Where are we now?

It may have started with a cry for “votes for women”, but it surely doesn’t end there. A quick dip into the European Commission’s 2017 Annual Report on Gender Equality tells us that women’s inequality is still as much alive today as it was back then. With sections of the report entitled “Reducing gender pay, earnings and pension gaps and thus fighting poverty among women”, and “Promoting equality in decision-making”, or even “Combating gender-based violence and protecting and supporting victims” among others, it shows us that women’s voices still struggle to be heard and there is more that divides us than unites us.

The movement that began in the Victorian era with John Stuart Mill raising the issue of women’s suffrage in the House of Commons in 1867 has evolved in the intervening years, but it still goes on. There are groups and activists today who campaign for more women in business, in politics, in sport, in boardrooms etc, and there is still a long way to go.


So, to finish, what happened one hundred years ago today in the UK was a turning point, a marker post, a landmark in women’s history, and I appreciate what those women Suffragettes and Suffragists put themselves through in order to get the ball rolling for us who have come after them. I think we owe it to our children and our grandchildren to not only keep that ball rolling, but to knock it out of the park completely and to keep striving for equality among ALL people regardless of  age, gender, sex, race, creed, income, privilege, nationality, education, or any of the other labels that we insist on putting on ourselves to set ourselves apart from each other.



Christenings and Baptisms

One of the ways I serve my church is to be involved with families who bring their children for baptism. My role is twofold: first there is the administration side of things – have they filled in the application form? Have I booked a priest? Have I got certificates ready? – and so on. But for me, the other bit of my role is the best bit and that’s when we do the baptism preparation session together.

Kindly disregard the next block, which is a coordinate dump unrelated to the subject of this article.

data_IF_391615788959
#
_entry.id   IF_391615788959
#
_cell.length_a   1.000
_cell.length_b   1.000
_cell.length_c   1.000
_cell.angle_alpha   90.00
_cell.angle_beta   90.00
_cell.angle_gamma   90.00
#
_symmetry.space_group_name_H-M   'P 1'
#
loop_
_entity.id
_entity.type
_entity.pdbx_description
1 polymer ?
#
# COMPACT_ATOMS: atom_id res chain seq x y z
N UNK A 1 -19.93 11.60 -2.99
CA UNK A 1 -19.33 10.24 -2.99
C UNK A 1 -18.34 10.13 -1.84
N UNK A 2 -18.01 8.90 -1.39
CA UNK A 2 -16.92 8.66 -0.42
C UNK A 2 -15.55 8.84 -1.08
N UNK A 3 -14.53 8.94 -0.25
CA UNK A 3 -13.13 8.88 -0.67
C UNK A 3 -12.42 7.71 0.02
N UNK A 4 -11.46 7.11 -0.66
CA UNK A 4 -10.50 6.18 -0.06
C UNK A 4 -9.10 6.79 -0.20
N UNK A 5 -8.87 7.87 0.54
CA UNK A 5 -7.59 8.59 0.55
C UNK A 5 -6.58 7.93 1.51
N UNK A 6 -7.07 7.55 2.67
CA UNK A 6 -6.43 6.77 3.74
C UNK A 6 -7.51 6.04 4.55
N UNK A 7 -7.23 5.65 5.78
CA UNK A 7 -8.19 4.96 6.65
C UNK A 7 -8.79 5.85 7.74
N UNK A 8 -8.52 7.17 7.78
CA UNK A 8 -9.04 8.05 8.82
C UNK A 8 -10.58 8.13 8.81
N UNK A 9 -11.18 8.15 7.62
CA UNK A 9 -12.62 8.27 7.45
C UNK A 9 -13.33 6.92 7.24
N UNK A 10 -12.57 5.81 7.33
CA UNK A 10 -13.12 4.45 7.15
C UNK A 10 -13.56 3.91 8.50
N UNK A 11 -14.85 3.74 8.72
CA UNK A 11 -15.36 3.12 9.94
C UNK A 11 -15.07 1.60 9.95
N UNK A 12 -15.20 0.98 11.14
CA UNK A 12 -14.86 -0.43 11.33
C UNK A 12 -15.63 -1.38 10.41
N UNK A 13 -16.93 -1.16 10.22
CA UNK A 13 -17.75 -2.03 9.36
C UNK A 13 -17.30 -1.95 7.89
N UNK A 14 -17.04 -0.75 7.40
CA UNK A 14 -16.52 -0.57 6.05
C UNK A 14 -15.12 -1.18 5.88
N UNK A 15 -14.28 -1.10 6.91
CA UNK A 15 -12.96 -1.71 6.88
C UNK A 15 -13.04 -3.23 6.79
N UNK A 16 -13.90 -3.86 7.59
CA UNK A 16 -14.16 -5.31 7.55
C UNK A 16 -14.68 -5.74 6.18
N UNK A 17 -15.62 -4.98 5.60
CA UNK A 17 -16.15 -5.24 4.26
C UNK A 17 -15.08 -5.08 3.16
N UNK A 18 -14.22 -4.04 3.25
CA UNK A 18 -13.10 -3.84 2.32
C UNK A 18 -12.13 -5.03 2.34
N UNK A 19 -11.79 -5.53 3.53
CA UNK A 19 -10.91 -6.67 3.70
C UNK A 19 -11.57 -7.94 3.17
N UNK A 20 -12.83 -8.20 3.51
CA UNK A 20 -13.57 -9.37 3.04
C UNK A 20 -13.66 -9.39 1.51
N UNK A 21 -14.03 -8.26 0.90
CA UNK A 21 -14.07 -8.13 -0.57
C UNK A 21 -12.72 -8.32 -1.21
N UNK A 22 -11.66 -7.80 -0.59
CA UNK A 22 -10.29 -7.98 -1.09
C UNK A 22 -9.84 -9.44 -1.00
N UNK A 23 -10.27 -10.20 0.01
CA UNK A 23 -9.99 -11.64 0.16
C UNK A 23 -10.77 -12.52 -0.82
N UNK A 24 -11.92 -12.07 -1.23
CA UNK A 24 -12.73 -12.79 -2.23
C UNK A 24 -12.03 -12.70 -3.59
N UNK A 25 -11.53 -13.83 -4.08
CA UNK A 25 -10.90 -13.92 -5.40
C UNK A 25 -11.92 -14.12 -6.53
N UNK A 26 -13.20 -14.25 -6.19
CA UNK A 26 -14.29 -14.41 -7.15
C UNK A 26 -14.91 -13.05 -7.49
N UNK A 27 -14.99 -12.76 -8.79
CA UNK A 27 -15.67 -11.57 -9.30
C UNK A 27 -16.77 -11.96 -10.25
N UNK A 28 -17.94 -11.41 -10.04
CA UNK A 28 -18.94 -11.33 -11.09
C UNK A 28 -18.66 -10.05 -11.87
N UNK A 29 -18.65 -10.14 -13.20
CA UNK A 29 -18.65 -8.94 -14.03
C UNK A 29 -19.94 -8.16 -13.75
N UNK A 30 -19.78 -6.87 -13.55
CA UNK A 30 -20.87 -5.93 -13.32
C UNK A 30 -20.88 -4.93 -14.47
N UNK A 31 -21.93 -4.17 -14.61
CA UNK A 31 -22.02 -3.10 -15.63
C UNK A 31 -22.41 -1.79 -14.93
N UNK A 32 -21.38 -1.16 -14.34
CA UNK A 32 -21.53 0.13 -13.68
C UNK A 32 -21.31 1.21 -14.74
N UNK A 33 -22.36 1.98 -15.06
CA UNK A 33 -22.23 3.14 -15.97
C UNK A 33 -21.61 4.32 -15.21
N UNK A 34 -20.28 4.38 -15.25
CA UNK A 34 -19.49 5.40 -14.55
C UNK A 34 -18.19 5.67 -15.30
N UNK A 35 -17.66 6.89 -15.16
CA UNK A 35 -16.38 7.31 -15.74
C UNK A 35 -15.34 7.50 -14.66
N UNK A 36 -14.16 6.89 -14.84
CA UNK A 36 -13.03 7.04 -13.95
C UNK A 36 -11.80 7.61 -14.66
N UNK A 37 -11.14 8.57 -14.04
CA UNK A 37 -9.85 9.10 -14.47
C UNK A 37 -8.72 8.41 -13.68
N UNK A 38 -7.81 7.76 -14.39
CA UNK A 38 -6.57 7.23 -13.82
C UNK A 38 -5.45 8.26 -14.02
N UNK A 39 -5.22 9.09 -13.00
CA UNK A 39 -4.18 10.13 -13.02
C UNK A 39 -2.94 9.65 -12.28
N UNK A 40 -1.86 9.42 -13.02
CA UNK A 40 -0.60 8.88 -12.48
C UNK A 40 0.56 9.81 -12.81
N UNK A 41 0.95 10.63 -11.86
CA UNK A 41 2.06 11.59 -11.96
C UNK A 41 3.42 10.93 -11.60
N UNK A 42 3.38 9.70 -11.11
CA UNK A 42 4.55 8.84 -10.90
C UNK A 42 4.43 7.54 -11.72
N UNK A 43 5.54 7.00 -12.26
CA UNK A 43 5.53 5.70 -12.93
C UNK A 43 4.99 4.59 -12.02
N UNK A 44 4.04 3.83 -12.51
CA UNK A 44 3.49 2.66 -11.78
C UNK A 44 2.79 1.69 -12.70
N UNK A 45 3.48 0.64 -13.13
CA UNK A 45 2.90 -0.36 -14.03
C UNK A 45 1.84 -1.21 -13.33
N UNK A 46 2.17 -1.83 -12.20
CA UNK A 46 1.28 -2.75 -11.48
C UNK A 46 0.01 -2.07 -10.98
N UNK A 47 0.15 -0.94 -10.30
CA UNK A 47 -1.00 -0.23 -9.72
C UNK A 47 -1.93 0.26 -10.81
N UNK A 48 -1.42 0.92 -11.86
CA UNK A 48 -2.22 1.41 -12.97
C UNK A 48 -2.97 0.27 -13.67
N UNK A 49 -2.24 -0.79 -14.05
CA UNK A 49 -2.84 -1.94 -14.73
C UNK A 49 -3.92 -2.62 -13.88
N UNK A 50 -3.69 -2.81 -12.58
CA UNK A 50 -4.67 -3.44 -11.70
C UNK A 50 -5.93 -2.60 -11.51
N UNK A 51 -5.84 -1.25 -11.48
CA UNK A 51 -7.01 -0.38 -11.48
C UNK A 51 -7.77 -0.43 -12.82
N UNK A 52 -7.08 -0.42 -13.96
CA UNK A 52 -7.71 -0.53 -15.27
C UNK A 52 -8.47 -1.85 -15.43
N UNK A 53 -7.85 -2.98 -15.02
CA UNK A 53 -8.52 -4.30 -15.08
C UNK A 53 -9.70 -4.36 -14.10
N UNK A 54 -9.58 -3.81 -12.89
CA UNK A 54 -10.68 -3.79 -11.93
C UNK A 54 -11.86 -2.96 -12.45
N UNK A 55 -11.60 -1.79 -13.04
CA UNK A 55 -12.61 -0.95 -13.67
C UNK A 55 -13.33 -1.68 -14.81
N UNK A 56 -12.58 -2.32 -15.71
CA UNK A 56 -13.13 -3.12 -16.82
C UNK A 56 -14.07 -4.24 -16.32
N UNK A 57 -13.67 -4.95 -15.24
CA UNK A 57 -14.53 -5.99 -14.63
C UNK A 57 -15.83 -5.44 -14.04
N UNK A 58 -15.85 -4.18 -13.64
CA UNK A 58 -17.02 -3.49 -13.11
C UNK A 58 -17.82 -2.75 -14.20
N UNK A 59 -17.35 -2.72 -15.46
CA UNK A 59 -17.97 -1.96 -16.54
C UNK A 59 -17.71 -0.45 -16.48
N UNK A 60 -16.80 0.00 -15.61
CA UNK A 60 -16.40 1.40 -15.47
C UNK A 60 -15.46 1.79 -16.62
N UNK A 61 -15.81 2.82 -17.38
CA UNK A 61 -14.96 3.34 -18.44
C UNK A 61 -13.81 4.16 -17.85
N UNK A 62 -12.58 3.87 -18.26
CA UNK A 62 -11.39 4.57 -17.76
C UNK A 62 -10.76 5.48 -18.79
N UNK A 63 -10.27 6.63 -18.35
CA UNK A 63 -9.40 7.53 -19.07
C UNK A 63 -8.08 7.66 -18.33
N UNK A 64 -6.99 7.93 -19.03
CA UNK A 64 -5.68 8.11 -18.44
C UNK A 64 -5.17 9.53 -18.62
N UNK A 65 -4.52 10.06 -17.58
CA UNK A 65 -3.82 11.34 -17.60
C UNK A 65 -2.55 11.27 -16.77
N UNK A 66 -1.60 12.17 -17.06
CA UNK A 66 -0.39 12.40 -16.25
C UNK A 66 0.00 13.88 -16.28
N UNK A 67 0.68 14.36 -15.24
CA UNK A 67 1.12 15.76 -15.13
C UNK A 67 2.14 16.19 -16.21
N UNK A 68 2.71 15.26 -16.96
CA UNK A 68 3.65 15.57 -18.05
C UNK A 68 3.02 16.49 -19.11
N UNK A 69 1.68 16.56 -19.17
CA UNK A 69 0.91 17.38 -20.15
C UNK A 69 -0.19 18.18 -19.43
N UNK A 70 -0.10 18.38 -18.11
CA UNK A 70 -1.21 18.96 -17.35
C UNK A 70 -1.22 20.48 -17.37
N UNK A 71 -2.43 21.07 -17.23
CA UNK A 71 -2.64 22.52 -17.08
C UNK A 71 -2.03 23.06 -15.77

At the session, we bring together several families who are asking for baptisms and we have some activities and discussions around the different bits of faith and what it means to be baptised. Locally, here in North Manchester, it is more common for families to bring children to be Christened, and to be honest, even though I know there is a difference between being Baptised and being Christened, I don’t think I know enough about it to be able to explain it or argue about it!

So to make life easier, when I talk about “baptism” I also mean “Christening” and when I talk about “Christening” I also mean “baptism”. For now, at least. Wait until I’m further into my training and I might be able to split them and explain them better than I can now.

There is going to be a session of baptism preparation tomorrow evening, and we are going to be running out our “new and improved” version, which Hils (our curate) and myself have been working on. We have an icebreaker activity and some discussion activities before we get to the real crux of what we’re there for and that is the discussion and explanation about what the baptism service entails.

Our baptism invitation and instruction leaflet for families who want their children “done”, and a stack of coloured cards for cutting out for an activity at tomorrow night’s preparation session.

For babies and infants, this is the bit that parents do on their behalf, but for older children and adults they do this bit for themselves. And that is where they are asked about rejecting certain things and turning towards Christ, before they are dipped in the water and blessed.

I am always moved by this part of both the preparation and the baptism service itself. At the preparation, there is a moment of hush when parents think about what it is they are turning away from, and to whom they turn and there is a palpable awe in the air which is similar to the moment of baptism itself in church. It is a real sacramental moment, where God makes himself known in our presence and where his glory is revealed. It is fascinating to hear how the different families have arrived at this particular point, but the moment of baptism is always something special, wondrous and touching in so many ways.